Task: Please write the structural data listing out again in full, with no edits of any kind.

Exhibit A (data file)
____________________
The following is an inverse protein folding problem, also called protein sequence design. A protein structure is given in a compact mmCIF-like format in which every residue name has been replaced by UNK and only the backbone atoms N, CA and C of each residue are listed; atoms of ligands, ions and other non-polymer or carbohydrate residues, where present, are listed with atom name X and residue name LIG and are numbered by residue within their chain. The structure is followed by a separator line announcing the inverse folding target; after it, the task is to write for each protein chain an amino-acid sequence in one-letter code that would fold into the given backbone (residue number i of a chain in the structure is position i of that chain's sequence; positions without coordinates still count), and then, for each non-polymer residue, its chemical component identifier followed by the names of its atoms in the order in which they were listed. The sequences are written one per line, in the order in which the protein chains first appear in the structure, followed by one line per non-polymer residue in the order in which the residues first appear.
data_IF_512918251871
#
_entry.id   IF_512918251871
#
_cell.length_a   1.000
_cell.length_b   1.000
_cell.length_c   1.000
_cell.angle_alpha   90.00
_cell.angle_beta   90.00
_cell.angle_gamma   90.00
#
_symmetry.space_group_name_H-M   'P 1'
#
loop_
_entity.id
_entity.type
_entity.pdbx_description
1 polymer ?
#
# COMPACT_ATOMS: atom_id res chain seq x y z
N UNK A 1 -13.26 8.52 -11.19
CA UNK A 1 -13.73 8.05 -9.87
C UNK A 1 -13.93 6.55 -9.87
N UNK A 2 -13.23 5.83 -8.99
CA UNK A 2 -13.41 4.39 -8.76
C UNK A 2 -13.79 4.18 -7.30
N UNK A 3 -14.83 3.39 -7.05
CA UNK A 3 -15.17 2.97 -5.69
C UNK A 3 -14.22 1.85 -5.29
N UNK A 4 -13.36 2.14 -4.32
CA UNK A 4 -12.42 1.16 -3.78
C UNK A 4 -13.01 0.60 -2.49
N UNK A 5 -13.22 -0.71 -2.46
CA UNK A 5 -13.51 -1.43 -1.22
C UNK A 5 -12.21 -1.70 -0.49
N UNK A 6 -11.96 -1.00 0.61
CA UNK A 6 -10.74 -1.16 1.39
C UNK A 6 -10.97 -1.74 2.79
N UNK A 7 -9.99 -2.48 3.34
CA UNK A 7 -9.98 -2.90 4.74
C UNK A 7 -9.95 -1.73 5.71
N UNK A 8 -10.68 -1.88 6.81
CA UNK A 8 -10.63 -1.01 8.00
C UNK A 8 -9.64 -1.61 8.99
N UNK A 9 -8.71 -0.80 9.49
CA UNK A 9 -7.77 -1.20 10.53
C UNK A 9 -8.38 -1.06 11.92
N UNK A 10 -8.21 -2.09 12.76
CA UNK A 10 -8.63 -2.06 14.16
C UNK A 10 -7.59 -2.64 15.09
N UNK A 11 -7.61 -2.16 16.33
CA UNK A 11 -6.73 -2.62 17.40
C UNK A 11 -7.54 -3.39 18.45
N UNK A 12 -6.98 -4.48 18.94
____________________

The following is an inverse protein folding problem, also called protein sequence design. A protein structure is given in a compact mmCIF-like format in which every residue name has been replaced by UNK and only the backbone atoms N, CA and C of each residue are listed; atoms of ligands, ions and other non-polymer or carbohydrate residues, where present, are listed with atom name X and residue name LIG and are numbered by residue within their chain. The structure is followed by a separator line announcing the inverse folding target; after it, the task is to write for each protein chain an amino-acid sequence in one-letter code that would fold into the given backbone (residue number i of a chain in the structure is position i of that chain's sequence; positions without coordinates still count), and then, for each non-polymer residue, its chemical component identifier followed by the names of its atoms in the order in which they were listed. The sequences are written one per line, in the order in which the protein chains first appear in the structure, followed by one line per non-polymer residue in the order in which the residues first appear.
data_IF_512918251871
#
_entry.id   IF_512918251871
#
_cell.length_a   1.000
_cell.length_b   1.000
_cell.length_c   1.000
_cell.angle_alpha   90.00
_cell.angle_beta   90.00
_cell.angle_gamma   90.00
#
_symmetry.space_group_name_H-M   'P 1'
#
loop_
_entity.id
_entity.type
_entity.pdbx_description
1 polymer ?
#
# COMPACT_ATOMS: atom_id res chain seq x y z
N UNK A 1 -13.26 8.52 -11.19
CA UNK A 1 -13.73 8.05 -9.87
C UNK A 1 -13.93 6.55 -9.87
N UNK A 2 -13.23 5.83 -8.99
CA UNK A 2 -13.41 4.39 -8.76
C UNK A 2 -13.79 4.18 -7.30
N UNK A 3 -14.83 3.39 -7.05
CA UNK A 3 -15.17 2.97 -5.69
C UNK A 3 -14.22 1.85 -5.29
N UNK A 4 -13.36 2.14 -4.32
CA UNK A 4 -12.42 1.16 -3.78
C UNK A 4 -13.01 0.60 -2.49
N UNK A 5 -13.22 -0.71 -2.46
CA UNK A 5 -13.51 -1.43 -1.22
C UNK A 5 -12.21 -1.70 -0.49
N UNK A 6 -11.96 -1.00 0.61
CA UNK A 6 -10.74 -1.16 1.39
C UNK A 6 -10.97 -1.74 2.79
N UNK A 7 -9.99 -2.48 3.34
CA UNK A 7 -9.98 -2.90 4.74
C UNK A 7 -9.95 -1.73 5.71
N UNK A 8 -10.68 -1.88 6.81
CA UNK A 8 -10.63 -1.01 8.00
C UNK A 8 -9.64 -1.61 8.99
N UNK A 9 -8.71 -0.80 9.49
CA UNK A 9 -7.77 -1.20 10.53
C UNK A 9 -8.38 -1.06 11.92
N UNK A 10 -8.21 -2.09 12.76
CA UNK A 10 -8.63 -2.06 14.16
C UNK A 10 -7.59 -2.64 15.09
N UNK A 11 -7.61 -2.16 16.33
CA UNK A 11 -6.73 -2.62 17.40
C UNK A 11 -7.54 -3.39 18.45
N UNK A 12 -6.98 -4.48 18.94